At least six people were reported hurt, one seriously, after an Amtrak train derailed in central Vermont, sending some cars plunging down a steep embankment. Investigators say the train hit a rockslide.

Passenger Bob Redmond says he was taking a scenic tour of the autumn leaves when the cars started tipping and "down we went." Riders say they broke windows and helped others out after the crash.

Vermont Governor Peter Shumlin said there was no sign of negligence from the train's crew.

One victim was airlifted to Dartmouth-Hitchcock Medical Center in New Hampshire. Central Vermont Medical Center reports it's treating six other patients for injuries that are not life-threatening. They include neck, back and shoulder pain.

Amtrak said a crew member was hospitalized with non-life-threatening injuries but four other people were released by Monday evening.

New England Central Railroad, which operates the stretch of tracks in Vermont, has had 54 accidents since 2006, including 14 derailments. Three people died in those accidents, according to federal records.

Vermont State Police and and other first responders are on the scene in Norwich, located outside Montpelier and about 2 miles south of Norwich University.

Passengers said the train was traveling about 50 mph when it derailed, the Barre Montpelier Times Argus reports. There appeared to be about 80 passengers on board.

The 13-hour, 45-minute daily trip begins in St. Albans in northern Vermont, according to the Amtrak website. The train is supposed to pass through Burlington, Vermont, Springfield, Massachusetts, and New York before arriving in D.C.

The Division of Emergency Management & Homeland Security is coordinating with local law enforcement, and other state agencies are also on hand should additional assistance be needed, MyFoxBoston reports.

The National Transportation Safety Board was investigating. It was sending a small team rather than the full-blown effort made for a fatal Amtrak derailment in Philadelphia in May.

The track where Monday's crash occurred had been part of a $220 million upgrade of New England Central Railroad tracks. In early 2013, after the upgrade had been completed, the speed limit in the area was increased from 55 mph to 59 mph.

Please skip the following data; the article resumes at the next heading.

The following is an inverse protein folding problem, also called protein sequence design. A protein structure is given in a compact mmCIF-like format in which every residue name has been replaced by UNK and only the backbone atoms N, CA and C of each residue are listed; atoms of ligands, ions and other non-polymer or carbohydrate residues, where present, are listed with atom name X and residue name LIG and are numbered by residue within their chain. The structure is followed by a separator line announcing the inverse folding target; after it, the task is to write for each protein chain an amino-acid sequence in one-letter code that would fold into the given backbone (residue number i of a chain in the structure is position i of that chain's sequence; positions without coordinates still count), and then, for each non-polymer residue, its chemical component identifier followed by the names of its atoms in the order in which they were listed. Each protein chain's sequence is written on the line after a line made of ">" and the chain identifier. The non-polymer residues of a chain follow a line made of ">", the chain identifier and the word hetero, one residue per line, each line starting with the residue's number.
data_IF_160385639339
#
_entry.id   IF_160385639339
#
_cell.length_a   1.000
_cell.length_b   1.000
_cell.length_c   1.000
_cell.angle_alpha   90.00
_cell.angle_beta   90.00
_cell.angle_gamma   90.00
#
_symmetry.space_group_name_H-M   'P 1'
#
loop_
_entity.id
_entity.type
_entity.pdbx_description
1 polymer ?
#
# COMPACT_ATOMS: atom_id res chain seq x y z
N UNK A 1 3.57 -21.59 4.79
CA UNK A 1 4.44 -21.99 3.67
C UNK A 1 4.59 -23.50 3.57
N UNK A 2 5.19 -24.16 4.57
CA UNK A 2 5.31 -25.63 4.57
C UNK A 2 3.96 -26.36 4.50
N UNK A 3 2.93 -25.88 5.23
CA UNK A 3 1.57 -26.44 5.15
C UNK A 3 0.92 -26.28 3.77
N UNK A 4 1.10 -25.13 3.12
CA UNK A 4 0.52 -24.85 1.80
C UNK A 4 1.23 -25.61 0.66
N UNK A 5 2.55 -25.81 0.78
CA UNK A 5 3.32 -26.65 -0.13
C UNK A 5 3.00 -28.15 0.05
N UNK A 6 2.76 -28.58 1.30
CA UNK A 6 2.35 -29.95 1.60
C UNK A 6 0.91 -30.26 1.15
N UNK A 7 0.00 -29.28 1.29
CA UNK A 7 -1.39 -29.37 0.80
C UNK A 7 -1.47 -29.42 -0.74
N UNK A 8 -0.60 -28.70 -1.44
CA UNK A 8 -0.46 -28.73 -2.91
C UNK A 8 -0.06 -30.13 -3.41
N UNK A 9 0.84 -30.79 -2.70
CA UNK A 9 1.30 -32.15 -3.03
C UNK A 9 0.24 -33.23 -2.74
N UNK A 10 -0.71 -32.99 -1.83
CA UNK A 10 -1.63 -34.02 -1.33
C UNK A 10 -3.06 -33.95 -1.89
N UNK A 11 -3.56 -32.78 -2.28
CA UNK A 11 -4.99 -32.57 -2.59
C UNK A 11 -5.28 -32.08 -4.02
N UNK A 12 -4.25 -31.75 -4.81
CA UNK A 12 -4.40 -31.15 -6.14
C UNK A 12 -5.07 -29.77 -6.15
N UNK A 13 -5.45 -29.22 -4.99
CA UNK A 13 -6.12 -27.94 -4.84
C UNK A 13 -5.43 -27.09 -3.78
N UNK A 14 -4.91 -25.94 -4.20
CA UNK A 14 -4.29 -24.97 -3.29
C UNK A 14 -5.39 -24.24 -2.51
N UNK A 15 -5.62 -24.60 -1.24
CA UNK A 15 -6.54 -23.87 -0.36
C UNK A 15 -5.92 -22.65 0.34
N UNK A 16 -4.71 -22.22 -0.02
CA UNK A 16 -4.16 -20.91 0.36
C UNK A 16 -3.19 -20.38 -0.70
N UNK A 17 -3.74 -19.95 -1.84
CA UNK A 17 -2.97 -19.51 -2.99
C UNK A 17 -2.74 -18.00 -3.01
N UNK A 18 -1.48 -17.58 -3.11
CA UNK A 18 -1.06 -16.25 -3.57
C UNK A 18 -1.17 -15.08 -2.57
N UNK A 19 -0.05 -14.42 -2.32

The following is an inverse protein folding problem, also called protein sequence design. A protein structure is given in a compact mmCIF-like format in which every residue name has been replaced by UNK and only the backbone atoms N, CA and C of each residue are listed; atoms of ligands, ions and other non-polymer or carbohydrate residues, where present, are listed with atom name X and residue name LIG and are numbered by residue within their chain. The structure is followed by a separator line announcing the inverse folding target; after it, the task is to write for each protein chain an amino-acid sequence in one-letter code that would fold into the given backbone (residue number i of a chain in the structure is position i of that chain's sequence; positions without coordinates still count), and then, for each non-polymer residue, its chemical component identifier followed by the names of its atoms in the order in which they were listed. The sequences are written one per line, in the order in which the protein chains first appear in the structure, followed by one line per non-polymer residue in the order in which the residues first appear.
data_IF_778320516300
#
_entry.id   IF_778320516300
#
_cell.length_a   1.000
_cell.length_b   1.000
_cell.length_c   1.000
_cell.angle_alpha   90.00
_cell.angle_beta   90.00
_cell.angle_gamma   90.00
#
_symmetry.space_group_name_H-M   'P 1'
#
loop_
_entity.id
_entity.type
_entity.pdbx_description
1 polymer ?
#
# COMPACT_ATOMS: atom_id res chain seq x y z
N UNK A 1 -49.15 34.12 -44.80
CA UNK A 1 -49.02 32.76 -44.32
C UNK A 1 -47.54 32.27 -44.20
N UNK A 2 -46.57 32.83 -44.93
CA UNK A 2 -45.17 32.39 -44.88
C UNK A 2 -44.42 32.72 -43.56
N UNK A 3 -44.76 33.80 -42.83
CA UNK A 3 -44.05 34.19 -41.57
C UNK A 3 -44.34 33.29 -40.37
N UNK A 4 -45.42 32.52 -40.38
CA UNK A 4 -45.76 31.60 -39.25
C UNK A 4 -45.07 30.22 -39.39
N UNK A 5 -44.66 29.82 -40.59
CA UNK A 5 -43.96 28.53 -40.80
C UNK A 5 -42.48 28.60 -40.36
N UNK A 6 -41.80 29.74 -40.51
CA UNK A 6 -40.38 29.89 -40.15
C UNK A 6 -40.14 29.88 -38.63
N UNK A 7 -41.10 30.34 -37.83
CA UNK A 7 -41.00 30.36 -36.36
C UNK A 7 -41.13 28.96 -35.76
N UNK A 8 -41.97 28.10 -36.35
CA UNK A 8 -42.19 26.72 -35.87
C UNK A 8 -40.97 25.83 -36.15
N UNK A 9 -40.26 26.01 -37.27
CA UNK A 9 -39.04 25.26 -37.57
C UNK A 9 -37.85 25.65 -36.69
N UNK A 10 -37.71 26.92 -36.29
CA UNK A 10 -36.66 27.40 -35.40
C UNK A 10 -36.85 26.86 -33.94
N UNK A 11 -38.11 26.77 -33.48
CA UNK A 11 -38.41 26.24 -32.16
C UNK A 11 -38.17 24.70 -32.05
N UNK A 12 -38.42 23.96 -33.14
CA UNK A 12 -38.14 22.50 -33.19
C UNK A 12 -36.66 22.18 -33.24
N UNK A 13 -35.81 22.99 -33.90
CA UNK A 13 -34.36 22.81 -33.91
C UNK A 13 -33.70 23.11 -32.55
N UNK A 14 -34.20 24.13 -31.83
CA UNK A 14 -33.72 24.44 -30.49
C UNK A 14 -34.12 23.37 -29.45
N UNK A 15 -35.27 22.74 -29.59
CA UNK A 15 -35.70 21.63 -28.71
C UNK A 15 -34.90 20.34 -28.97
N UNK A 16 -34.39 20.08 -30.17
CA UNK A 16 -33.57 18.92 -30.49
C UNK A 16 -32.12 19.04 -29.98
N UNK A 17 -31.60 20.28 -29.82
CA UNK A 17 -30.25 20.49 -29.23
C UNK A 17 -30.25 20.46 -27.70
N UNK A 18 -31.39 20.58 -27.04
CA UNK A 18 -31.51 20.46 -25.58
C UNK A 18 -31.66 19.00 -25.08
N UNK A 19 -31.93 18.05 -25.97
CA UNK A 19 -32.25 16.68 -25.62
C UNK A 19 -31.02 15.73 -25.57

Shumlin said there was no reason to believe there was any negligence on anyone's part.

"We don't have all the details, but this track was rebuilt, it was state-of-the-art track," he said. "Ledge slides happen."

Federal records show New England Central Railroad, which operates that stretch of tracks, has had four accidents since 2006 that could have involved track debris. The company was bought by Genesee and Wyoming Railroad in 2012, and of 54 total accidents that involved the railroad since 2006, six occurred under the new management, Genesee & Wyoming Inc. spokesman Michael Williams said. Of three people who died in accidents involving the railroad, two were trespassers and one was in a grade crossing accident.

Federal safety rules for tracks that carry passengers require at least two inspections every week, with at least one day between inspections.

State officials said a freight train passed over the tracks Sunday night with no problems.

When asked if there was technology available that could have detected the slide before the train went through, officials said no.

"There is not really anything that's going to detect this kind of thing," said Vermont Agency of Transportation rail chief Dan Delabruere.

Numerous derailments worldwide have been caused by track debris, many linked to heavy rains that trigger slides or heavy winds that knock down trees. In 2010, a train in Beijing hit mounds of debris on the track following a landslide, killing 19 people.

The region near Monday's derailment received 2.5 inches of rain between Thursday and Friday.

The Vermonter takes the route daily, beginning in northern Vermont. The 13-hour, 45-minute trip leaves St. Albans, Vermont, at 8:58 a.m. then passes through Springfield, Massachusetts, and New York, with D.C. as the destination.

Three cars that left the track Monday remained upright. Rail company officials confirmed details of the crash but did not immediately provide a comment.

Tracy Zaplitny, also of Bay City, said she and other passengers broke a window to get out of the train.

"It's a huge wreck up there," she said.

At least several dozen passengers were loaded onto school buses to be taken to an armory at nearby Norwich University. Passengers helped each other after the crash.

The clearing of the track was to begin immediately, although officials did not know how long it would take before the section is reopened. Amtrak planned to bus passengers booked on the Vermonter to and from Springfield.

Click for more from the Barre Montpelier Times Argus.

 

The Associated Press contributed to this report.